Red light cameras: San Diego says yes


by Michael Pines

Accident & Injury Prevention Expert

While debates over red light cameras continue to rise throughout Southern California, nearly every city in San Diego County has opted to renew the program this year.

Officials throughout nine cities in San Diego County attribute safer intersections and a reduction in

car accidents

and other traffic violations after use of the program in San Diego cities including Del Mar, Encinitas, Vista Oceanside, El Cajon, Solana Beach, Poway, and Escondido.

In a case study out of Poway, nearly 17 percent of car accidents occurring within city intersections have been reduced as a direct result of red light cameras since their inception in 2006. And, in Vista, car accidents were significantly reduced by the implementation of red light cameras – nearly a 100 percent reduction.

Supporters of the program say red light cameras are essential for reducing the risk of car accidents within intersections since they strongly curb bad driving behavior like running a red light or speeding through a changing yellow light. Research from the Insurance Institute for Highway Safety also fortifies the city’s findings. In their reports, the IIHS, in partnership with the Federal Highway Administration, indicate that red light cameras have reduced car accidents within intersections by nearly 96 percent in some cities.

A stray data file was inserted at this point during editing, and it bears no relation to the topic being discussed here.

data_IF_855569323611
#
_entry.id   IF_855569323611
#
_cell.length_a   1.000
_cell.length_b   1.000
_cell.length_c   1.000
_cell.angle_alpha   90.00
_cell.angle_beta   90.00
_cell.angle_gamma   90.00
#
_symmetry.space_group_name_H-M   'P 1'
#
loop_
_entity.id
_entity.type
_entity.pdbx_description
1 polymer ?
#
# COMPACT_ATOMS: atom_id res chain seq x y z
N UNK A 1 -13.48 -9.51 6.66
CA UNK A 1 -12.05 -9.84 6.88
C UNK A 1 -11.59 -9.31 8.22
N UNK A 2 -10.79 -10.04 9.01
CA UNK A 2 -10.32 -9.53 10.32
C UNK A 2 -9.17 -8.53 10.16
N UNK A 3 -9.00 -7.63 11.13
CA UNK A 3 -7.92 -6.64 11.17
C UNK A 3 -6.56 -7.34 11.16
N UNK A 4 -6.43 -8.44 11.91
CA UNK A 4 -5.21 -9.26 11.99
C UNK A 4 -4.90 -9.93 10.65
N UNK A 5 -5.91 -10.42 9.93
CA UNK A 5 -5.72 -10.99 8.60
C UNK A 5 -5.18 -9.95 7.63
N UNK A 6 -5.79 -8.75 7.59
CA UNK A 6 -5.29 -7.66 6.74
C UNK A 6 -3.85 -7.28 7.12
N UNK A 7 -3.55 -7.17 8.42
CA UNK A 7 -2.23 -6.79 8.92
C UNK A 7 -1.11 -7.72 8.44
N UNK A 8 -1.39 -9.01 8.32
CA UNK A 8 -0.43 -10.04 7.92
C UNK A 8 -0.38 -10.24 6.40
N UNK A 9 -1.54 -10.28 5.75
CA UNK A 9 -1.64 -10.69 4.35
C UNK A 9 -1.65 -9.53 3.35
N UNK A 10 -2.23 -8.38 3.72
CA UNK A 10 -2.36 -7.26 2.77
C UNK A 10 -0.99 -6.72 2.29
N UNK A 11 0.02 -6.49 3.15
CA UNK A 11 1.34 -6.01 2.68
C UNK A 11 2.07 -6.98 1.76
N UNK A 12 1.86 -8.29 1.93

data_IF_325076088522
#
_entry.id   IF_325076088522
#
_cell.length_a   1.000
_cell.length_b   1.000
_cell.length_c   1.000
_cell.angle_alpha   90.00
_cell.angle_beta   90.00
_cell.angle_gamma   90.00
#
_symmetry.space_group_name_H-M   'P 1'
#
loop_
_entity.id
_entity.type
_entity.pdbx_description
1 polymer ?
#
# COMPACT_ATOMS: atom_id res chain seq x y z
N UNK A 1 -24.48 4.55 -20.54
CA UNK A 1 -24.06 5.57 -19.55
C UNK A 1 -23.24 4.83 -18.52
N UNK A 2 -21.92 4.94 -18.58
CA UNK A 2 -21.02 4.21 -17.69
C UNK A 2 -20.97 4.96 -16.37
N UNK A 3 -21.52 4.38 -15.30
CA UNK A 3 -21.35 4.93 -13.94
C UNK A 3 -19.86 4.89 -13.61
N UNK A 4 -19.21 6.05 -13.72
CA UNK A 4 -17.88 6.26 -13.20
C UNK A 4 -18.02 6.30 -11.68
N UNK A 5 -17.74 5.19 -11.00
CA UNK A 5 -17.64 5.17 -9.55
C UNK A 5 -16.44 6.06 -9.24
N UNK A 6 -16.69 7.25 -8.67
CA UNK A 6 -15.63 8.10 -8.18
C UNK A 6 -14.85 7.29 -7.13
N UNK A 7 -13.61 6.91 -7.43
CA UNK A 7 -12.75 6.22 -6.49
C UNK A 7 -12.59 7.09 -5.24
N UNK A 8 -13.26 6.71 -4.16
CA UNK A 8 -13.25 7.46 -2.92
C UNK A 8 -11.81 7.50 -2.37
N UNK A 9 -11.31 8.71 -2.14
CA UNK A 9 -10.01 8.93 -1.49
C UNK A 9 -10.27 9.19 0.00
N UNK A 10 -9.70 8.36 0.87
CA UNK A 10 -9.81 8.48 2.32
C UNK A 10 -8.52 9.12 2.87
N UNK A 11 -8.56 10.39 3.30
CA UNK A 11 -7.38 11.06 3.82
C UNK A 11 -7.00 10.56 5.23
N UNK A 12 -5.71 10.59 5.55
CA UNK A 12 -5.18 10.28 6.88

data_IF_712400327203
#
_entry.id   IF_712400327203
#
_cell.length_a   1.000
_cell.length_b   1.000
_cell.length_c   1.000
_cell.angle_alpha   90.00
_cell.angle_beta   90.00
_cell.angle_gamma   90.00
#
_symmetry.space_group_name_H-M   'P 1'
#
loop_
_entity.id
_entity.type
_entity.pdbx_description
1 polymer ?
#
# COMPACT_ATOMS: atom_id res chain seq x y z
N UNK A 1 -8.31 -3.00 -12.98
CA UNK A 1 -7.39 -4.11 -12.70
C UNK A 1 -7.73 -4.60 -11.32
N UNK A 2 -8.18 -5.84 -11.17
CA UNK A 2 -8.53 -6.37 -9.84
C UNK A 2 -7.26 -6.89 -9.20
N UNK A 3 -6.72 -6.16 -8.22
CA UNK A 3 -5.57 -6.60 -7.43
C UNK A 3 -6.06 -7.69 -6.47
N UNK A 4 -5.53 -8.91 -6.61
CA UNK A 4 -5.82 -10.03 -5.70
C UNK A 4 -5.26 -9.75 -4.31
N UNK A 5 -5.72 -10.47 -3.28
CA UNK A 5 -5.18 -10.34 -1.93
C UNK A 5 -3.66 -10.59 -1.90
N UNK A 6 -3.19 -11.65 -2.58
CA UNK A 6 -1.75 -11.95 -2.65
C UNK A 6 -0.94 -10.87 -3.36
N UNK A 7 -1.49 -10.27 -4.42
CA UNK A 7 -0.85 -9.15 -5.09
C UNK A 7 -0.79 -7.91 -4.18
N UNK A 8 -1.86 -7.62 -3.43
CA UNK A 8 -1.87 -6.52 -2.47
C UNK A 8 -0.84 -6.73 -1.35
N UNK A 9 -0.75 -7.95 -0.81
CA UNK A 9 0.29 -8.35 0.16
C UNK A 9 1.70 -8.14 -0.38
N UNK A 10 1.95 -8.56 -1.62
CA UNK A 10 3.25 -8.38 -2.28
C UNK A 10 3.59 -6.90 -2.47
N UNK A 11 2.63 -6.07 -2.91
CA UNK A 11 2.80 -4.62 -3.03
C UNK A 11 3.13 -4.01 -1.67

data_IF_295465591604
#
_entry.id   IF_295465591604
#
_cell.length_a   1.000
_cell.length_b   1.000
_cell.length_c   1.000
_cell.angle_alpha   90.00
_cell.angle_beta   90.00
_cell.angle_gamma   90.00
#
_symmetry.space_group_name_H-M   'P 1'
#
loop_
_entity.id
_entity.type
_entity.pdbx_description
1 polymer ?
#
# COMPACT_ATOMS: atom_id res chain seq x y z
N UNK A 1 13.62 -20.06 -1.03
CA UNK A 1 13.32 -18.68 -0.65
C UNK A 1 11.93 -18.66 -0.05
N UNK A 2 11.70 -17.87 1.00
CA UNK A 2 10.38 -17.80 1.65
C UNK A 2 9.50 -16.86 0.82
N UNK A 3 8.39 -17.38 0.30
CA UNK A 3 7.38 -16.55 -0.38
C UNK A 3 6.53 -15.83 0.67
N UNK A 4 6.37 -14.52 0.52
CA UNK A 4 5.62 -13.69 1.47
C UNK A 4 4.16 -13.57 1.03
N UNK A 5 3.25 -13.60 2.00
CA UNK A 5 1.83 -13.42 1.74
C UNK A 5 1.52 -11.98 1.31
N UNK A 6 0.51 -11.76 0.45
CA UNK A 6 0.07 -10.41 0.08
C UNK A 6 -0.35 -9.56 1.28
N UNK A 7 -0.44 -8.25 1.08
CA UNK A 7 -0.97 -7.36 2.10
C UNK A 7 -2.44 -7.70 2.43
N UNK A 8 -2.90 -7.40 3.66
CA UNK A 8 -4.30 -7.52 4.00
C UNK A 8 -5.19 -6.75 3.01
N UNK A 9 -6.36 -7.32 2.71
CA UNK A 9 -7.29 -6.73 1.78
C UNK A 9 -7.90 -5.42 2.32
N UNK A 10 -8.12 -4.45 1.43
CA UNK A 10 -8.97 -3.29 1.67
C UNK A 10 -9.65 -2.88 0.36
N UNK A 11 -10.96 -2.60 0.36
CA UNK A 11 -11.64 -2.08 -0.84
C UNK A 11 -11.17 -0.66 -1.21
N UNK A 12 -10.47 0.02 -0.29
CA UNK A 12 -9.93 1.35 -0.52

Even though red light cameras garner many supporters throughout San Diego County and throughout the nation, the program is not without its opponents.

Those in opposition say that red light cameras can be inaccurate, and less conclusive than reports may suggest. Many who are against the implementation of red light cameras also say they are simply installed for the sake of collecting additional city revenue.

But despite the naysayers, San Diego will extend the program with the Arizona-based vendor, American Traffic Solutions.

“Barring any surprises at the meeting, we are expecting to keep moving forward with the program,” said Bill Harris in a statement to the San Diego Union Tribune. Harris, a spokesman for the traffic department, insists the program is in place not for revenue gains but for safety. “We’re not expanding the program, but we are not contracting it either. The City believes the (program) improves safety and reduces accidents at the intersection served.”

Accident prevention is the #1 priority

Even despite opponents of the program, research shows that red light cameras, at the very least, work to reduce the risk of car accidents. As accidents are reduced, the chance for

personal injury

is also reduced – and for the sake of overall accident and injury prevention, red light cameras are a safe bet and good for San Diego County.

Avoid a ticket at a red light near you by practicing common sense driving habits: slow down for a yellow light if you are not already in the intersection, do not turn right on a “No Turn on Red” intersection, and never roll into a right turn on red. Remember: red light cameras are ultimately there for the protection of



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